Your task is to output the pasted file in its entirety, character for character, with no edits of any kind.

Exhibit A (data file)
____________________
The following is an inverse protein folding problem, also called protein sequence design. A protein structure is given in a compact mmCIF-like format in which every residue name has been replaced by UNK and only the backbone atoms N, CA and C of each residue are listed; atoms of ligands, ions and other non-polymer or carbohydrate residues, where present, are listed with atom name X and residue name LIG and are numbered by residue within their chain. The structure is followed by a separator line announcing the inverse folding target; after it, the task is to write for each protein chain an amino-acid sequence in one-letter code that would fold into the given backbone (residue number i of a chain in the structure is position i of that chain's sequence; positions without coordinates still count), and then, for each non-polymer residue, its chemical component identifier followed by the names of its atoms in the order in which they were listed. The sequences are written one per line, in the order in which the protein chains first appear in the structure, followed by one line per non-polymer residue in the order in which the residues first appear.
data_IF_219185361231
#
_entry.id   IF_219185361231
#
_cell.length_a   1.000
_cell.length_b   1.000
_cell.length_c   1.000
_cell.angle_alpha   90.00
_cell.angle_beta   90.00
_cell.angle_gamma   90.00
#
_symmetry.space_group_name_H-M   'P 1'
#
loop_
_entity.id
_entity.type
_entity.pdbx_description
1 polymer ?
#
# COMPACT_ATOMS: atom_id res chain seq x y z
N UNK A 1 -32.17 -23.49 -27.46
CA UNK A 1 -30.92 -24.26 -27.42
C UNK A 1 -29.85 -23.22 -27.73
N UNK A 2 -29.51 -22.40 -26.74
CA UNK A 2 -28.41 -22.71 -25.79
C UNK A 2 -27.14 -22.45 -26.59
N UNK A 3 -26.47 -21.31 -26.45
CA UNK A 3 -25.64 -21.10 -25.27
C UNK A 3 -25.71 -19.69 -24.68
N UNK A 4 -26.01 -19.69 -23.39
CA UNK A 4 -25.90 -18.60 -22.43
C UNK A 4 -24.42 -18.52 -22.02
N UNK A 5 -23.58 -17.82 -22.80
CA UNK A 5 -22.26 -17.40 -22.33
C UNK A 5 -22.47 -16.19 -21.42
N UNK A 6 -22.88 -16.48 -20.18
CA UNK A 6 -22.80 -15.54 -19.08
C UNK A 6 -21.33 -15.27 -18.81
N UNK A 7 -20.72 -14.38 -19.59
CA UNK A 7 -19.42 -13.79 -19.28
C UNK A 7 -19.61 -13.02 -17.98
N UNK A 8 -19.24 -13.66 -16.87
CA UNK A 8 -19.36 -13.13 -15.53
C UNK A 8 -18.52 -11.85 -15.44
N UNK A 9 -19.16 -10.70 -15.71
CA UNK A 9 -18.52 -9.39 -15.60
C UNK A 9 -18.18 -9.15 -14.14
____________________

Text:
The following is an inverse protein folding problem, also called protein sequence design. A protein structure is given in a compact mmCIF-like format in which every residue name has been replaced by UNK and only the backbone atoms N, CA and C of each residue are listed; atoms of ligands, ions and other non-polymer or carbohydrate residues, where present, are listed with atom name X and residue name LIG and are numbered by residue within their chain. The structure is followed by a separator line announcing the inverse folding target; after it, the task is to write for each protein chain an amino-acid sequence in one-letter code that would fold into the given backbone (residue number i of a chain in the structure is position i of that chain's sequence; positions without coordinates still count), and then, for each non-polymer residue, its chemical component identifier followed by the names of its atoms in the order in which they were listed. The sequences are written one per line, in the order in which the protein chains first appear in the structure, followed by one line per non-polymer residue in the order in which the residues first appear.
data_IF_219185361231
#
_entry.id   IF_219185361231
#
_cell.length_a   1.000
_cell.length_b   1.000
_cell.length_c   1.000
_cell.angle_alpha   90.00
_cell.angle_beta   90.00
_cell.angle_gamma   90.00
#
_symmetry.space_group_name_H-M   'P 1'
#
loop_
_entity.id
_entity.type
_entity.pdbx_description
1 polymer ?
#
# COMPACT_ATOMS: atom_id res chain seq x y z
N UNK A 1 -32.17 -23.49 -27.46
CA UNK A 1 -30.92 -24.26 -27.42
C UNK A 1 -29.85 -23.22 -27.73
N UNK A 2 -29.51 -22.40 -26.74
CA UNK A 2 -28.41 -22.71 -25.79
C UNK A 2 -27.14 -22.45 -26.59
N UNK A 3 -26.47 -21.31 -26.45
CA UNK A 3 -25.64 -21.10 -25.27
C UNK A 3 -25.71 -19.69 -24.68
N UNK A 4 -26.01 -19.69 -23.39
CA UNK A 4 -25.90 -18.60 -22.43
C UNK A 4 -24.42 -18.52 -22.02
N UNK A 5 -23.58 -17.82 -22.80
CA UNK A 5 -22.26 -17.40 -22.33
C UNK A 5 -22.47 -16.19 -21.42
N UNK A 6 -22.88 -16.48 -20.18
CA UNK A 6 -22.80 -15.54 -19.08
C UNK A 6 -21.33 -15.27 -18.81
N UNK A 7 -20.72 -14.38 -19.59
CA UNK A 7 -19.42 -13.79 -19.28
C UNK A 7 -19.61 -13.02 -17.98
N UNK A 8 -19.24 -13.66 -16.87
CA UNK A 8 -19.36 -13.13 -15.53
C UNK A 8 -18.52 -11.85 -15.44
N UNK A 9 -19.16 -10.70 -15.71
CA UNK A 9 -18.52 -9.39 -15.60
C UNK A 9 -18.18 -9.15 -14.14